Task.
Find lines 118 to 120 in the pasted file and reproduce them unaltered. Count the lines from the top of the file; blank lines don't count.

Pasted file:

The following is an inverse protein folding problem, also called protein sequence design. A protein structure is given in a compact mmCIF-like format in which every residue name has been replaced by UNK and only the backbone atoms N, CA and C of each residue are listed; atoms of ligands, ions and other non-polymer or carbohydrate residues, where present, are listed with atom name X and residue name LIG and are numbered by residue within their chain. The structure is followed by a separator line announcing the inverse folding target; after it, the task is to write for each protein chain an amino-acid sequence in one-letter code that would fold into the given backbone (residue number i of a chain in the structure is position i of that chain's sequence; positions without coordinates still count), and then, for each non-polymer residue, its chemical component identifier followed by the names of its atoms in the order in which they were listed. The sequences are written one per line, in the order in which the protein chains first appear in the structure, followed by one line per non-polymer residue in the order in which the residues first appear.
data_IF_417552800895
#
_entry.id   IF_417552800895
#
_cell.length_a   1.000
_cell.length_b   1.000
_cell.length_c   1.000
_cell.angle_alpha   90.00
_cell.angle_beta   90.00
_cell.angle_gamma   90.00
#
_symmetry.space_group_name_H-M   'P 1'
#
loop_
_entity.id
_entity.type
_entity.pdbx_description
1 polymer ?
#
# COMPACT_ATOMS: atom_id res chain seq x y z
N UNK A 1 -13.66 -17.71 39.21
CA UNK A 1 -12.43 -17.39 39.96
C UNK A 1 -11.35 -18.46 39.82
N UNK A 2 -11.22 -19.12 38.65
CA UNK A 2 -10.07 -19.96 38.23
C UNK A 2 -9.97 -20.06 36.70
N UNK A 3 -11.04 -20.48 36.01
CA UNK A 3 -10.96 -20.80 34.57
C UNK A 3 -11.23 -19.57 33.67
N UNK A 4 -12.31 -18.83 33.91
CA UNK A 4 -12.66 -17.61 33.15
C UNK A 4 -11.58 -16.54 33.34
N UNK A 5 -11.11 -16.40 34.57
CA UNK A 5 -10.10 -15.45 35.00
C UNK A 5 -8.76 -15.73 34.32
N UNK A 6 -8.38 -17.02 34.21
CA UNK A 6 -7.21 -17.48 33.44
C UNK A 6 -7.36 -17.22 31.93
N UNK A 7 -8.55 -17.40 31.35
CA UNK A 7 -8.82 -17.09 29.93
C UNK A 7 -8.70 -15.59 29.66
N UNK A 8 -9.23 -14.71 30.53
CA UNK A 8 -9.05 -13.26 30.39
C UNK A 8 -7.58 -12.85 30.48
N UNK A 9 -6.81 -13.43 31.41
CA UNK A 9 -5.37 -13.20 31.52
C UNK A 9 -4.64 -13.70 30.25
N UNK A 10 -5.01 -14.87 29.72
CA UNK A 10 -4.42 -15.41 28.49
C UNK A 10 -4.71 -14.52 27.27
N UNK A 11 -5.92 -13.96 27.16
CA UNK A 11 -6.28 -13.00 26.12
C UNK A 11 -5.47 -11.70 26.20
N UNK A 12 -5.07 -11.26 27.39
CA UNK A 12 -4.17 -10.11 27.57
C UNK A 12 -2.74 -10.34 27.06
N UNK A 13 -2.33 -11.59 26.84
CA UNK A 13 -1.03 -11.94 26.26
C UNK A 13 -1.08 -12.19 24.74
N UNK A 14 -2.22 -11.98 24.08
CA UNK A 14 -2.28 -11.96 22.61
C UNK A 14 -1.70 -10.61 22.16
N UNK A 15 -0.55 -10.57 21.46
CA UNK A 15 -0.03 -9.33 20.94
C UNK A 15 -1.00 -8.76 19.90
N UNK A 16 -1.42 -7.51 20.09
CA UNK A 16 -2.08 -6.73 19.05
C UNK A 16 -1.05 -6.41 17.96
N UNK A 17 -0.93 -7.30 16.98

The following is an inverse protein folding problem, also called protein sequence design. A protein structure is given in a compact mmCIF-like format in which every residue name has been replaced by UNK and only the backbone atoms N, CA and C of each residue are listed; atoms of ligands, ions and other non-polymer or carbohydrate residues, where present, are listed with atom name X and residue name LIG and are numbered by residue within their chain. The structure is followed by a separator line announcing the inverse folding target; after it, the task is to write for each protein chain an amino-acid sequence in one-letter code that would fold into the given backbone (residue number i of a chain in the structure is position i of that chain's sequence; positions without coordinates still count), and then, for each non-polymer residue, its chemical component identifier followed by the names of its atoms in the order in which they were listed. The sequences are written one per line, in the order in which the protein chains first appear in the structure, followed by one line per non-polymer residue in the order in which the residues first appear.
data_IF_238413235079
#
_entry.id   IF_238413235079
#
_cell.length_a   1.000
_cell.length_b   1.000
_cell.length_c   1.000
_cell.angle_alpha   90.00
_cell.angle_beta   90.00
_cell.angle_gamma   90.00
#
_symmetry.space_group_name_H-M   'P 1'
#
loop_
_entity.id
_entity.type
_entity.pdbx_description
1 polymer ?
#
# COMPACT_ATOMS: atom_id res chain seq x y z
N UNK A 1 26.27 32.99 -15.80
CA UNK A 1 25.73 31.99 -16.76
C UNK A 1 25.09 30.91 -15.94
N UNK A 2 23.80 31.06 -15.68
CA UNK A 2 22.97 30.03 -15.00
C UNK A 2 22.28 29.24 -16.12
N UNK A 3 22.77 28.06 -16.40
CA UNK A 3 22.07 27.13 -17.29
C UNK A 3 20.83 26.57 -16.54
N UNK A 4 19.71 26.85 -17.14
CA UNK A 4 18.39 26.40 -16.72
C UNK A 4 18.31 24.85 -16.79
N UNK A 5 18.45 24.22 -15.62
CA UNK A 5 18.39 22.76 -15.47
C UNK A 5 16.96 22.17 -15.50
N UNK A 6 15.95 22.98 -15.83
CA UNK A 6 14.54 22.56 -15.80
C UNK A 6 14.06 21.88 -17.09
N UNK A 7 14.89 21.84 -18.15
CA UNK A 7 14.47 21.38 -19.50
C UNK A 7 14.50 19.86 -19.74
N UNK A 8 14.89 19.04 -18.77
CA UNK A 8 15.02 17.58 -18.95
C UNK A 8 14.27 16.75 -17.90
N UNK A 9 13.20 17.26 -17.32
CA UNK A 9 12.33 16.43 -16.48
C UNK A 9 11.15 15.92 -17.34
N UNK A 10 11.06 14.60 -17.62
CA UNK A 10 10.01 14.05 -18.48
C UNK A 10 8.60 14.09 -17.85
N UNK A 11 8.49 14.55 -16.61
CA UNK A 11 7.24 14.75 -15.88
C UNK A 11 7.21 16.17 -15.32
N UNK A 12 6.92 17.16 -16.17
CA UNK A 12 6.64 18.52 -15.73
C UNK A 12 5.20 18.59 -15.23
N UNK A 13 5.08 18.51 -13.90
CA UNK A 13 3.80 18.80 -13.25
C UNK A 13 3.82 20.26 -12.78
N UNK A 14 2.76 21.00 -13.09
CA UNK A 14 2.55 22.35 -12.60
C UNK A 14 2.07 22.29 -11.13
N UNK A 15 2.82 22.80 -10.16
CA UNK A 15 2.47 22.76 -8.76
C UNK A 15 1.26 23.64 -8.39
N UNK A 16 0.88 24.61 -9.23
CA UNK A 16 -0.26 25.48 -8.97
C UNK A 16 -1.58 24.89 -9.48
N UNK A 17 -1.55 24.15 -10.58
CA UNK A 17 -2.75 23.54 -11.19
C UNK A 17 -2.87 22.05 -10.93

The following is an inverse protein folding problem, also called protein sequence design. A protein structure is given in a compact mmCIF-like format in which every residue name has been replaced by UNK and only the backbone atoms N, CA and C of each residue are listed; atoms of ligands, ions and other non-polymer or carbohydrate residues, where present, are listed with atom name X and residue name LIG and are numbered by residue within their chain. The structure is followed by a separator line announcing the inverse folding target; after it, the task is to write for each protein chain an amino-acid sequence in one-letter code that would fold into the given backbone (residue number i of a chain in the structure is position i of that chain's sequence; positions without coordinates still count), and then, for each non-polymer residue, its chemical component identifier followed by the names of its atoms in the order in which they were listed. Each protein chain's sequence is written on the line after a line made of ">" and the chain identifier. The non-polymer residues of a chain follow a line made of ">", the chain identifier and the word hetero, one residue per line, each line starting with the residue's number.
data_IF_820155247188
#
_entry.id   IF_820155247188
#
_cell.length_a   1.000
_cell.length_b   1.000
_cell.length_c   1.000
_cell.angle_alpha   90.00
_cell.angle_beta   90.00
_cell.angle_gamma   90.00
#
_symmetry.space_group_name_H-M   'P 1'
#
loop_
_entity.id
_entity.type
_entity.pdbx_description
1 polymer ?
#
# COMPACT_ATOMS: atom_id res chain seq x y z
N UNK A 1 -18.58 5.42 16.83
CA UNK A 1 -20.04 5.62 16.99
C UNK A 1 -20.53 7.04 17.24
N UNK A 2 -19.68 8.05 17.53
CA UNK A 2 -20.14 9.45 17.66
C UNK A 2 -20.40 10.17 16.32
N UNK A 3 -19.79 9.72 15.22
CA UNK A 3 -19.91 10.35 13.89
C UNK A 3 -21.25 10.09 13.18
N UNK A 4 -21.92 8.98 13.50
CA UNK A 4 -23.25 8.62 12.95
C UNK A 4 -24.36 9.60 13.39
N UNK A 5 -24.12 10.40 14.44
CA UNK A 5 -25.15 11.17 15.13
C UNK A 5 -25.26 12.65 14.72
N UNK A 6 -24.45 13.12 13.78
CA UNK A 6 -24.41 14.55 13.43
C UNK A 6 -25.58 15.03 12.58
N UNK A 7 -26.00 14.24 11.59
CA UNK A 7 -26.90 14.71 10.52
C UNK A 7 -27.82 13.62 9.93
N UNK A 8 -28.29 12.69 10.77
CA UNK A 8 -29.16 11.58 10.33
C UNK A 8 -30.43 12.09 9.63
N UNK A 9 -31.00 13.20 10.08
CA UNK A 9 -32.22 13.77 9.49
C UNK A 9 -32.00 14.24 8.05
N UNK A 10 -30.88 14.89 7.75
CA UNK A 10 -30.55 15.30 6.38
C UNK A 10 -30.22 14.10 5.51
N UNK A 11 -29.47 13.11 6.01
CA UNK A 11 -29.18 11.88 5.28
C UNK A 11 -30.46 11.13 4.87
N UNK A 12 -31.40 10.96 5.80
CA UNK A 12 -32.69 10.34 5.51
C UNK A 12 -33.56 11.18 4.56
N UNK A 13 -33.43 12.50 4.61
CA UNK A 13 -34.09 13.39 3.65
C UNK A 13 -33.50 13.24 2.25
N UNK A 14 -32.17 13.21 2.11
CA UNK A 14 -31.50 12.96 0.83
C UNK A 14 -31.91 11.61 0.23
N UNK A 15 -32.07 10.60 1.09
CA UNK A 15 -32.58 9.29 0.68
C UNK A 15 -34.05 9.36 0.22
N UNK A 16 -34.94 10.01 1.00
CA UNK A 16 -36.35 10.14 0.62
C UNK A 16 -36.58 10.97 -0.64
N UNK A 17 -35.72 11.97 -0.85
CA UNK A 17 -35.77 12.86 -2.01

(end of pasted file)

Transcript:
C UNK A 9 11.15 15.92 -17.34
N UNK A 10 11.06 14.60 -17.62
CA UNK A 10 10.01 14.05 -18.48